He made its dance passages rapturous, Noseda bouncing on the podium, gathering building currents in his arms. He beautifully navigated its famous high-wire act (which pitches a folk melody into the stratosphere) and the somber pre-departure solo. But it was his final sprint — the frenzy of those last two minutes — where the temperature of the room went up a couple of degrees.
After a trio of ovations, Rachlin retook the stage to offer a contemplative reading of the Sarabande from Bach’s “Partita No. 2 in D minor.” A fine foil to his performance a few minutes prior, he etched each line with attention and exactitude, the violin here and there seeming to gasp for breath in his hands.
Compared with Respighi, Casella is far less of a household name, in part because history shooed him to the side for his identification with the Italian fascism as early as 1926, despite the threat the party posed to his own Jewish wife and their daughter. (They would eventually split up and go into hiding separately at the homes of friends.) Casella’s cultural nationalism played a large part in his fervent revival of Vivaldi’s music in the 1930s. It even took him to Washington in the summer of 1934 to research and reproduce manuscripts by Vivaldi and other masters of the Italian Baroque like Luigi Boccherini and Muzio Clementi.
Noseda has played a large part in restoring Casella’s reputation and recovering the substantial amount of his music left unheard. He has recorded four volumes of Casella’s orchestral works with the BBC Philharmonic, as well as the composer’s 1932 opera “La Donna Serpente” with the Orchestra and Chorus Teatro Regio Torino. And over the past eight years (even before he began as music director) he has introduced Casella’s “Elegia eroica” and his second symphony into the NSO repertoire.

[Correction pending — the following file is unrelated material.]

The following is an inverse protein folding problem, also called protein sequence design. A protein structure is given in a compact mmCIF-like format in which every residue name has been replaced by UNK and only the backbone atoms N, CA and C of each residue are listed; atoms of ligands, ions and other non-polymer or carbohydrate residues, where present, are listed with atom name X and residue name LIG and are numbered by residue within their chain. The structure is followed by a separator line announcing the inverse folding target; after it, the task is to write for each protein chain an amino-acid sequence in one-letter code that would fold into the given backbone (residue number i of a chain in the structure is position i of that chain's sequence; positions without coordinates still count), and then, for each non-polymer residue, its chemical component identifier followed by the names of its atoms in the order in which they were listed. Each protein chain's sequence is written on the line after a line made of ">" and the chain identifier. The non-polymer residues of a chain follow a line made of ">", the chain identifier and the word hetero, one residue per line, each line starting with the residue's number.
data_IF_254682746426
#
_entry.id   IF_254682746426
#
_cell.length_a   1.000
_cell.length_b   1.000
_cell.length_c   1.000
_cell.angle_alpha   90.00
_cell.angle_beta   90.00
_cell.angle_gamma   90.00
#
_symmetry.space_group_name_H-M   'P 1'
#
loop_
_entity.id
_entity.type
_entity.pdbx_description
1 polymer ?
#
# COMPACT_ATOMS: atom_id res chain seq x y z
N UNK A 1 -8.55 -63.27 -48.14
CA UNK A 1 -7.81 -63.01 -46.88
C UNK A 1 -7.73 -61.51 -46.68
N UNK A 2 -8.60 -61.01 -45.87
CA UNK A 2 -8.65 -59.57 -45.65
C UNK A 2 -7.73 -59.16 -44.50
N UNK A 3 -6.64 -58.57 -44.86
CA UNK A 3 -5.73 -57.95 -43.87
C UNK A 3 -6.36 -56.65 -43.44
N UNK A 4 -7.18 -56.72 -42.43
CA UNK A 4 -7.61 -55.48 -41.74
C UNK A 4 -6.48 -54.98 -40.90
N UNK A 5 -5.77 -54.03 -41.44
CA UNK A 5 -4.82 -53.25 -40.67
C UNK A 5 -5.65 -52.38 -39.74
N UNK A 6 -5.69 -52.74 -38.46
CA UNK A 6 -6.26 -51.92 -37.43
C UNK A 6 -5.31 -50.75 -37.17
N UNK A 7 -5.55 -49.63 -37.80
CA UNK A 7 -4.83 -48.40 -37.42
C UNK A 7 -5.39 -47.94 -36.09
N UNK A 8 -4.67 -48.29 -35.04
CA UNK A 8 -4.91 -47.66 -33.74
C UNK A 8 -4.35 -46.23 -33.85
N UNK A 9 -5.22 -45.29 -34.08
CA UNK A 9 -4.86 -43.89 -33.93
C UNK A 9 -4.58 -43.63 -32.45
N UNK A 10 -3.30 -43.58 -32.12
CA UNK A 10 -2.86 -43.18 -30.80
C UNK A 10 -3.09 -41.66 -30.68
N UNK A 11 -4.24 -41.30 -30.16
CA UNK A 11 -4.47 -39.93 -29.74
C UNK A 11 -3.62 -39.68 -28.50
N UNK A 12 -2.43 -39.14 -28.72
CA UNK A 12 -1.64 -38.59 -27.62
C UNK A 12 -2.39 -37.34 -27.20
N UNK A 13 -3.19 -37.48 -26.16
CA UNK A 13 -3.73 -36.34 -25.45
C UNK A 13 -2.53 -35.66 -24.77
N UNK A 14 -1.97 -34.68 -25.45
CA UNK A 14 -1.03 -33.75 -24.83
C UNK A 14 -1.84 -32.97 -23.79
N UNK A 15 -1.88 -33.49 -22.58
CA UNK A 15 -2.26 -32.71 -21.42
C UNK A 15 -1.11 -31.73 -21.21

Casella’s “Symphony No. 3,” composed for the Chicago Symphony Orchestra and premiered in 1941, is a four-movement, 40-minute (or so) symphony that embraces the scale of Mahler and the harmonic tensions of Bartok but, as Noseda put it in his opening remarks, also has an “Italian flavor supervising everything.” A shadow relentlessly stalks the symphony as it moves, a “bitterness” Noseda suggests presages World War II.
For a piece they have never played publicly, the orchestra sounded comfortable and alert, but also attuned to the unique sensibilities of this piece. Where Respighi channeled the softness of Impressionism, Casella conjures a less-forgiving Futurist palette: harder edges, steeper inclines, glass and steel. Special props go to trombonist Kevin Carlson, who deftly delivered solos with a warm golden glow and splendid control.
The richness of this symphony is its both-ness: its pull between unabashed beauty and encroaching ugliness. Casella spent two formative decades in Paris (where he landed at age 13 to study at the Conservatoire), and you can hear some of the same Impressionistic gestures at work. Its buoyant grandeur could call to mind Sibelius’s No. 2, premiered four years earlier.
There is also an industrial churn to the work that introduces itself in the first movement, as though the symphony wants you to know it is a machine and we are all inside of it. The presence of this “engine” never quite goes away: Even the softest, most sentimental-seeming moments seem urged along by a sinister momentum. The second movement feels like a brief respite, gorgeously sculpted by Noseda from beds of reaching strings and lurking woodwinds.
A bulldozer of a scherzo intensified what was a lingering menace, and the fourth movement rondo released it from its cage. It is a movement so full of surprises I kind of don’t want to tell you anything about it, apart from it is the point in the piece that most clearly announces its symphonic scope and psychological depth. Casella may be an unfamiliar name, but his music — the sound of a world on the precipice — hits closer to home than you might guess.
“Julian Rachlin plays Tchaikovsky Noseda conducts Respighi & Casella” repeats Friday and Saturday at the Kennedy Center. kennedy-center.org.